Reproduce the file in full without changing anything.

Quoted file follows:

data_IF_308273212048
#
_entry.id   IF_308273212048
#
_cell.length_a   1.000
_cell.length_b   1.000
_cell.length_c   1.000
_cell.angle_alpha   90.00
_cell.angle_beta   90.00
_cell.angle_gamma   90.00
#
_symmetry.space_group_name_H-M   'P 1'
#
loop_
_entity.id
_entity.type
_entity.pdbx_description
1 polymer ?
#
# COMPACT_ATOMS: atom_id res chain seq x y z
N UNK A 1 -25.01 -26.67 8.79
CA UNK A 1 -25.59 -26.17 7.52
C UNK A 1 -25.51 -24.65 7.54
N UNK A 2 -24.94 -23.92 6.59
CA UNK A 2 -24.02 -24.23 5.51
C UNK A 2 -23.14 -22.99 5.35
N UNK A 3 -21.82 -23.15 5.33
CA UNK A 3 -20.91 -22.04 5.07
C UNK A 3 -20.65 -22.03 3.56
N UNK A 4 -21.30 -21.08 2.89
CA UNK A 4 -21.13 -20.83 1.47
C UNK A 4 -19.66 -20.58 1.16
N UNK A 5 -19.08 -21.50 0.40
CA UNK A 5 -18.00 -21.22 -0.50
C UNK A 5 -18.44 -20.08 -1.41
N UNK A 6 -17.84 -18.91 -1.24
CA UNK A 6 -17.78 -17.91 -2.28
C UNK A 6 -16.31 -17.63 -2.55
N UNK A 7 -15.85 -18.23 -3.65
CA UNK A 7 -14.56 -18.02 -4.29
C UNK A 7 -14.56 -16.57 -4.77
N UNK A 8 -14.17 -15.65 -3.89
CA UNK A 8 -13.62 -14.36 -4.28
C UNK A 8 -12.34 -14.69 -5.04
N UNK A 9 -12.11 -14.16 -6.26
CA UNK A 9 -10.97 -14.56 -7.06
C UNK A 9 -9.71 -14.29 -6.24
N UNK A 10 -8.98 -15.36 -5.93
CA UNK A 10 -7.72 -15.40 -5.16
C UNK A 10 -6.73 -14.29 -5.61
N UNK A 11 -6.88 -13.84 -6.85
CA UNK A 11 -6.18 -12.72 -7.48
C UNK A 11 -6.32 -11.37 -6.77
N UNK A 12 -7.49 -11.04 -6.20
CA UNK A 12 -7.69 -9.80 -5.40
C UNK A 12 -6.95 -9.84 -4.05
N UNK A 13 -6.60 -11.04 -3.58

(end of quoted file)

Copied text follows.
data_IF_308273212048
#
_entry.id   IF_308273212048
#
_cell.length_a   1.000
_cell.length_b   1.000
_cell.length_c   1.000
_cell.angle_alpha   90.00
_cell.angle_beta   90.00
_cell.angle_gamma   90.00
#
_symmetry.space_group_name_H-M   'P 1'
#
loop_
_entity.id
_entity.type
_entity.pdbx_description
1 polymer ?
#
# COMPACT_ATOMS: atom_id res chain seq x y z
N UNK A 1 -25.01 -26.67 8.79
CA UNK A 1 -25.59 -26.17 7.52
C UNK A 1 -25.51 -24.65 7.54
N UNK A 2 -24.94 -23.92 6.59
CA UNK A 2 -24.02 -24.23 5.51
C UNK A 2 -23.14 -22.99 5.35
N UNK A 3 -21.82 -23.15 5.33
CA UNK A 3 -20.91 -22.04 5.07
C UNK A 3 -20.65 -22.03 3.56
N UNK A 4 -21.30 -21.08 2.89
CA UNK A 4 -21.13 -20.83 1.47
C UNK A 4 -19.66 -20.58 1.16
N UNK A 5 -19.08 -21.50 0.40
CA UNK A 5 -18.00 -21.22 -0.50
C UNK A 5 -18.44 -20.08 -1.41
N UNK A 6 -17.84 -18.91 -1.24
CA UNK A 6 -17.78 -17.91 -2.28
C UNK A 6 -16.31 -17.63 -2.55
N UNK A 7 -15.85 -18.23 -3.65
CA UNK A 7 -14.56 -18.02 -4.29
C UNK A 7 -14.56 -16.57 -4.77
N UNK A 8 -14.17 -15.65 -3.89
CA UNK A 8 -13.62 -14.36 -4.28
C UNK A 8 -12.34 -14.69 -5.04
N UNK A 9 -12.11 -14.16 -6.26
CA UNK A 9 -10.97 -14.56 -7.06
C UNK A 9 -9.71 -14.29 -6.24
N UNK A 10 -8.98 -15.36 -5.93
CA UNK A 10 -7.72 -15.40 -5.16
C UNK A 10 -6.73 -14.29 -5.61
N UNK A 11 -6.88 -13.84 -6.85
CA UNK A 11 -6.18 -12.72 -7.48
C UNK A 11 -6.32 -11.37 -6.77
N UNK A 12 -7.49 -11.04 -6.20
CA UNK A 12 -7.69 -9.80 -5.40
C UNK A 12 -6.95 -9.84 -4.05
N UNK A 13 -6.60 -11.04 -3.58